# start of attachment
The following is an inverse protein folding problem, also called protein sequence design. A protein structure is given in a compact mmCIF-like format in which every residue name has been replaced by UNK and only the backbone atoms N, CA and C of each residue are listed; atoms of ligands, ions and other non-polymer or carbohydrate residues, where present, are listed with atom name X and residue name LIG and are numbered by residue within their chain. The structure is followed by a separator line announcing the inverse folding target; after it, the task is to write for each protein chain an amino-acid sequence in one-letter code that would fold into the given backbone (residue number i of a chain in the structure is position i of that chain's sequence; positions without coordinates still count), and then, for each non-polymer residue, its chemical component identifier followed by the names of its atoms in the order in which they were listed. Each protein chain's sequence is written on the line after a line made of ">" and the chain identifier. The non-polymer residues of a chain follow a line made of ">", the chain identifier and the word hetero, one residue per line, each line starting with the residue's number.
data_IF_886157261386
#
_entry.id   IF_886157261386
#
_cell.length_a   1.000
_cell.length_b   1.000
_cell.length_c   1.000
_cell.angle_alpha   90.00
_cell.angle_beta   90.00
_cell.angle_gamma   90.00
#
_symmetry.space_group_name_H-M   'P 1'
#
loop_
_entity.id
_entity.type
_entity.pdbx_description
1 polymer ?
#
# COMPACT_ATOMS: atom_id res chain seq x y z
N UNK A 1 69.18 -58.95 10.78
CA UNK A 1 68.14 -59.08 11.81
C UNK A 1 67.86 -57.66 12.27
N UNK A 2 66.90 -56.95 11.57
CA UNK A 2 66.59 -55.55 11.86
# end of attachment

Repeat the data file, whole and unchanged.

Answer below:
The following is an inverse protein folding problem, also called protein sequence design. A protein structure is given in a compact mmCIF-like format in which every residue name has been replaced by UNK and only the backbone atoms N, CA and C of each residue are listed; atoms of ligands, ions and other non-polymer or carbohydrate residues, where present, are listed with atom name X and residue name LIG and are numbered by residue within their chain. The structure is followed by a separator line announcing the inverse folding target; after it, the task is to write for each protein chain an amino-acid sequence in one-letter code that would fold into the given backbone (residue number i of a chain in the structure is position i of that chain's sequence; positions without coordinates still count), and then, for each non-polymer residue, its chemical component identifier followed by the names of its atoms in the order in which they were listed. Each protein chain's sequence is written on the line after a line made of ">" and the chain identifier. The non-polymer residues of a chain follow a line made of ">", the chain identifier and the word hetero, one residue per line, each line starting with the residue's number.
data_IF_886157261386
#
_entry.id   IF_886157261386
#
_cell.length_a   1.000
_cell.length_b   1.000
_cell.length_c   1.000
_cell.angle_alpha   90.00
_cell.angle_beta   90.00
_cell.angle_gamma   90.00
#
_symmetry.space_group_name_H-M   'P 1'
#
loop_
_entity.id
_entity.type
_entity.pdbx_description
1 polymer ?
#
# COMPACT_ATOMS: atom_id res chain seq x y z
N UNK A 1 69.18 -58.95 10.78
CA UNK A 1 68.14 -59.08 11.81
C UNK A 1 67.86 -57.66 12.27
N UNK A 2 66.90 -56.95 11.57
CA UNK A 2 66.59 -55.55 11.86